On August 14, 1933 a tiny spark landed in dry tinder at a logging site in the Coast Range. For ten days the fire burned and then, with continued hot temperatures, low humidity and a fresh storm blowing in off the Pacific, the fire exploded.
A cloud of smoke mushroomed 40,000 feet into the sky and during the next two days, what became known as the Tillamook Fire, cut the heart out of Oregon’s most productive forest. It consumed well over a quarter-of-a-million acres of virgin Douglas fir timber.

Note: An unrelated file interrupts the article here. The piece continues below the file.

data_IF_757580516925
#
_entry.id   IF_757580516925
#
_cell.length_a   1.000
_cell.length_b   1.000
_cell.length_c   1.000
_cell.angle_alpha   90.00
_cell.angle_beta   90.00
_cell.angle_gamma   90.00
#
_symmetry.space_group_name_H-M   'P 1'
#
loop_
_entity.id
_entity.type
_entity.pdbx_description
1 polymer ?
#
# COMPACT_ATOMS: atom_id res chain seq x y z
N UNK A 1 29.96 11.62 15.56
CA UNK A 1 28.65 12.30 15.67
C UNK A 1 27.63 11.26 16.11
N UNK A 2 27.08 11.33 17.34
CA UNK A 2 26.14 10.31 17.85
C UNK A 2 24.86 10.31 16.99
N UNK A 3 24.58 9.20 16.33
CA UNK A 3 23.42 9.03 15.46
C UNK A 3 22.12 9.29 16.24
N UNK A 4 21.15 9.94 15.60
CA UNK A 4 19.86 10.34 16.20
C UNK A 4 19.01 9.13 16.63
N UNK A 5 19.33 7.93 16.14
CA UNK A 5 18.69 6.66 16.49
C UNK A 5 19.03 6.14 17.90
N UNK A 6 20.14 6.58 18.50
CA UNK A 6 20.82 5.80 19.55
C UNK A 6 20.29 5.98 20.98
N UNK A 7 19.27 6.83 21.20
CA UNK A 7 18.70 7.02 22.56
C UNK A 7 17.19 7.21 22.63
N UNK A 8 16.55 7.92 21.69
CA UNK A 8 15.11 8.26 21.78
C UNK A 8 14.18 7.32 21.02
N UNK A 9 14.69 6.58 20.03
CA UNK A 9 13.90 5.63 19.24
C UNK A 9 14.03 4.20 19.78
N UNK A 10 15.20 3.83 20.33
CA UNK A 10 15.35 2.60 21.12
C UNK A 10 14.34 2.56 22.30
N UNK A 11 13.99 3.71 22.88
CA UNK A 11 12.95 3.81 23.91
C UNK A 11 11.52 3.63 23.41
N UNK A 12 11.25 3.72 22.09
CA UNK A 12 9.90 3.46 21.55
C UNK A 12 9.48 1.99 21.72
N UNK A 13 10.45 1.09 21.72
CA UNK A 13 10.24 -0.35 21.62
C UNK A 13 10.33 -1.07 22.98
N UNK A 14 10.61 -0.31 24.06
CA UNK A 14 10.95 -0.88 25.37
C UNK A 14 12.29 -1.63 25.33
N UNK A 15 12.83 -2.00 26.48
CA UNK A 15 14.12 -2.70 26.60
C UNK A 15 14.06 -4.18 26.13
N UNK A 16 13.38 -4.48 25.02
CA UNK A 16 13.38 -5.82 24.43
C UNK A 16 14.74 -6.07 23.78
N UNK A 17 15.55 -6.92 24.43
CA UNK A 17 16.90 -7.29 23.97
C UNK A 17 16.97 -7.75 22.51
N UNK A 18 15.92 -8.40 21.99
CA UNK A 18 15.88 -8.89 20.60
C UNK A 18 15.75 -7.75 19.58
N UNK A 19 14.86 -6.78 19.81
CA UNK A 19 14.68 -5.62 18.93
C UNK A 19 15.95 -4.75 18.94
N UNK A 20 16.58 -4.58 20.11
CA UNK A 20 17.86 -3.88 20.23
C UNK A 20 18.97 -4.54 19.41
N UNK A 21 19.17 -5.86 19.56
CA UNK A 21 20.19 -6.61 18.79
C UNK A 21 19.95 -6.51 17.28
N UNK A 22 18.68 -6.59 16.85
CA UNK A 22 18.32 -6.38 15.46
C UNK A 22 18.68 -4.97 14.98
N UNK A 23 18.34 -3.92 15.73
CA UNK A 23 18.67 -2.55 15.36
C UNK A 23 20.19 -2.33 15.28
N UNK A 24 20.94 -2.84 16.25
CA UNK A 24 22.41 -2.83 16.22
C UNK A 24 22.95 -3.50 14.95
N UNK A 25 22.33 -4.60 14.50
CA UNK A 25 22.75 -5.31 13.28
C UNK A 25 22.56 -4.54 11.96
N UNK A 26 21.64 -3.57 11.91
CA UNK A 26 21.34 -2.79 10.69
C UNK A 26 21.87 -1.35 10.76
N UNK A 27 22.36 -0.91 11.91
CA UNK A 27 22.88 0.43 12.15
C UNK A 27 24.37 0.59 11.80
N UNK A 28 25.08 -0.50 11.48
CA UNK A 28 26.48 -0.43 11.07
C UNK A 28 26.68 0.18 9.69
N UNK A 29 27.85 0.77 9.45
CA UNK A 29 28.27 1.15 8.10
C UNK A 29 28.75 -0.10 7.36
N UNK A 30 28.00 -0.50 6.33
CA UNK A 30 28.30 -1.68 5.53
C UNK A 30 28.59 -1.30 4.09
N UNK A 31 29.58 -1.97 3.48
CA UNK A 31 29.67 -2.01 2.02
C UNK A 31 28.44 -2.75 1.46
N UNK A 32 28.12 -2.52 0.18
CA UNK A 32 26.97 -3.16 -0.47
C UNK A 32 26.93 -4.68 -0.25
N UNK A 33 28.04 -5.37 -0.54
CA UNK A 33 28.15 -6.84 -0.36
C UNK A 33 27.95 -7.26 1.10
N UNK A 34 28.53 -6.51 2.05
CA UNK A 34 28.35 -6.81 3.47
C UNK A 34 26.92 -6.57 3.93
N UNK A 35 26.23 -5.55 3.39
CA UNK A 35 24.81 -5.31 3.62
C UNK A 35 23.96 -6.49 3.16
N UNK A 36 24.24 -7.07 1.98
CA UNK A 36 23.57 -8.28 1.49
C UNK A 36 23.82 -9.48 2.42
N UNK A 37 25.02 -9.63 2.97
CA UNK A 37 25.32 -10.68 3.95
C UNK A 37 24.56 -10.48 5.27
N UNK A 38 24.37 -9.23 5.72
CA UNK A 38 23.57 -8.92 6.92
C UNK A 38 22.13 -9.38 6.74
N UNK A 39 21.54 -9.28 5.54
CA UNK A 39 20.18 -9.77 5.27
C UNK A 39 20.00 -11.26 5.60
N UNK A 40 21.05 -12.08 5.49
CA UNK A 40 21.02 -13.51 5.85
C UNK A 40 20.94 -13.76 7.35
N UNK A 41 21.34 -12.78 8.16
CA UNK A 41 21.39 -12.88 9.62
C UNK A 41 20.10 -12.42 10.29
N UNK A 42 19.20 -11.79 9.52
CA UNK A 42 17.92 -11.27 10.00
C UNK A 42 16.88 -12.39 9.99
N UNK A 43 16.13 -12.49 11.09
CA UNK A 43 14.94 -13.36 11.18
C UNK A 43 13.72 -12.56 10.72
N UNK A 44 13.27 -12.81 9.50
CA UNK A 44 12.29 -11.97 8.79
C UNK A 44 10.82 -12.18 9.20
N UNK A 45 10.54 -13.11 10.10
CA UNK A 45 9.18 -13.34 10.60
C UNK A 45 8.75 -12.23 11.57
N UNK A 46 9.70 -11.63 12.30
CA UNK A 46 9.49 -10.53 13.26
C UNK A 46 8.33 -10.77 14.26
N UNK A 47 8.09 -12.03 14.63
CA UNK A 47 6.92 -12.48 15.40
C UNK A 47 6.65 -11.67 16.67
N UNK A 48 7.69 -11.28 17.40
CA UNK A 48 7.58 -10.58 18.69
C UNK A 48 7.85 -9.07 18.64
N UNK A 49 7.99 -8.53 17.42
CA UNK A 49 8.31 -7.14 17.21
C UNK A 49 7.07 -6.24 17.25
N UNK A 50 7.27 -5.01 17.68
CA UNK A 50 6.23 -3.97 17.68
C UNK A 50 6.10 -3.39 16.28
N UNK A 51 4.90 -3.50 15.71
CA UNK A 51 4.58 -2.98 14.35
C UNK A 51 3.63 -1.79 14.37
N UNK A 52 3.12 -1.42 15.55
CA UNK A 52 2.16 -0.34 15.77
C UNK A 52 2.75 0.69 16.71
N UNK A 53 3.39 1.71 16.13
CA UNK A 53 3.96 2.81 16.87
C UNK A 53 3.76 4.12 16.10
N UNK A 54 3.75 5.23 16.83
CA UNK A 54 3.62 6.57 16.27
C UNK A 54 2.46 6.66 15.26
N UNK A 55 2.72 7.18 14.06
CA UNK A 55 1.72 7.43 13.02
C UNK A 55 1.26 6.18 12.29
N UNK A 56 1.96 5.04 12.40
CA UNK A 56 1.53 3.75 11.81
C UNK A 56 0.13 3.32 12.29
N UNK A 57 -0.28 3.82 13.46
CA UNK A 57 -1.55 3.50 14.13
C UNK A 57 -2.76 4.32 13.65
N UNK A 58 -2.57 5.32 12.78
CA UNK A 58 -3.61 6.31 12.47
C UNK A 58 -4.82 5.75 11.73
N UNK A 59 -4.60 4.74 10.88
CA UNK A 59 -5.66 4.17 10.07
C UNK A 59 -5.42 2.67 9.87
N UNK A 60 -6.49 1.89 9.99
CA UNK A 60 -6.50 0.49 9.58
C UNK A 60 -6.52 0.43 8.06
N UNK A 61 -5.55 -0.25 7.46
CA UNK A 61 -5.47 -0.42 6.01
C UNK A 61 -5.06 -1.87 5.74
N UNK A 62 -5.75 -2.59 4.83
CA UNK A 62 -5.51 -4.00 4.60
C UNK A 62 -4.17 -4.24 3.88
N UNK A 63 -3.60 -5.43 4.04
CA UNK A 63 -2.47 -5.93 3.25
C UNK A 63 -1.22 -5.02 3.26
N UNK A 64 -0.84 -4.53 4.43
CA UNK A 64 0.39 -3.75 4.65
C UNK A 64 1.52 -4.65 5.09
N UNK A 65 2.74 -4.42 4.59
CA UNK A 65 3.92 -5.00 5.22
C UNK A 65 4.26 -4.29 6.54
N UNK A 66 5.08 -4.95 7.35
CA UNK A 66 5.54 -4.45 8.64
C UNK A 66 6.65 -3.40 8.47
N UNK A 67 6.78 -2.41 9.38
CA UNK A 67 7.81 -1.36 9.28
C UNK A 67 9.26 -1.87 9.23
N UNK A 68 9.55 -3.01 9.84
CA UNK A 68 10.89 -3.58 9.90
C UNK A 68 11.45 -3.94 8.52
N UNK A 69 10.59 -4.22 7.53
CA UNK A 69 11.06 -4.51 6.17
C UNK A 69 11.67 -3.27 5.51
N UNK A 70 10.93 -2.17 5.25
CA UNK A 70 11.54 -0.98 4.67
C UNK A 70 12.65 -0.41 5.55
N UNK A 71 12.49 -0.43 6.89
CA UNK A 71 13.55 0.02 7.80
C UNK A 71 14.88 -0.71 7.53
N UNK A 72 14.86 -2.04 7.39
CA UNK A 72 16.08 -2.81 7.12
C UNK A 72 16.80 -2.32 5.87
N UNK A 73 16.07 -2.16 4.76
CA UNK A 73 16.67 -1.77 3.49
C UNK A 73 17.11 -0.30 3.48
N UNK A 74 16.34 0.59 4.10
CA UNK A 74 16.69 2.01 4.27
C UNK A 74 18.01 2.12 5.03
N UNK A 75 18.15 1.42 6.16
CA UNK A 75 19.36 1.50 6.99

The total economic loss was said to be in excess of 600 million dollars. The fire burned until the arrival of the rainy season, and even then, throughout the long winter, blackened snags continued to smolder.